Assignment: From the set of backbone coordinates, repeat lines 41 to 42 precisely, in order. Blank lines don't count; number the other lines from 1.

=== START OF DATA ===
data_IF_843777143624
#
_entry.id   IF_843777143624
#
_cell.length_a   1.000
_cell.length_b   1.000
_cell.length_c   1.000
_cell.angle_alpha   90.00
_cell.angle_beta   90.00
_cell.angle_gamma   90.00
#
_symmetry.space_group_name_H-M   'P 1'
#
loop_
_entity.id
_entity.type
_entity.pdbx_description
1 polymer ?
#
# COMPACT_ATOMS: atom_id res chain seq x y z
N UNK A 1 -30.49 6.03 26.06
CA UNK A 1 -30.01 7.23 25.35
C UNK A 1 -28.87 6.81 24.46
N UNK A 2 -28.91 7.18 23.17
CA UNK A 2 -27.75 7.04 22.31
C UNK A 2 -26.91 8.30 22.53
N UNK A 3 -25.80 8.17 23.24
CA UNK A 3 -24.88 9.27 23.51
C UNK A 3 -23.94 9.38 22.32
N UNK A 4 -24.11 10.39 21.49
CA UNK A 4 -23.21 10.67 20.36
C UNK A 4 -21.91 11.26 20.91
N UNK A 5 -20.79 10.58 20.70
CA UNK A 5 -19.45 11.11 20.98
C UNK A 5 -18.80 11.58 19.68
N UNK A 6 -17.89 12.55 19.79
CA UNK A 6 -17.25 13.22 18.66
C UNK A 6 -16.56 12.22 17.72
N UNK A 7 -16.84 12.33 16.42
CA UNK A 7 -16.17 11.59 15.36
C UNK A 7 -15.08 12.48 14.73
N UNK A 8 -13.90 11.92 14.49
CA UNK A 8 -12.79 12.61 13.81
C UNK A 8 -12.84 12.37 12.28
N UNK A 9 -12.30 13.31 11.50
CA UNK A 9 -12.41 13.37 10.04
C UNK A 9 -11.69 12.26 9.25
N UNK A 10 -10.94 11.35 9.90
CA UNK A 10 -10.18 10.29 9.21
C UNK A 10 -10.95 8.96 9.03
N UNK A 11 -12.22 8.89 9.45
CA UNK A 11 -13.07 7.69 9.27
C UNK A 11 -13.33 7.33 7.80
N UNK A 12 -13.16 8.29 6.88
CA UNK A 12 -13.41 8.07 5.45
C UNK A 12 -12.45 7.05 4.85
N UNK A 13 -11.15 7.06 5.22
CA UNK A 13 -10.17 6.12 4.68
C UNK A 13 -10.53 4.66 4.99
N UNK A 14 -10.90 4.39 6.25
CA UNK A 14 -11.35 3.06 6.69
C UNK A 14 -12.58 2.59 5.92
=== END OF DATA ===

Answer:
C UNK A 7 -15.08 12.48 14.73
N UNK A 8 -13.90 11.92 14.49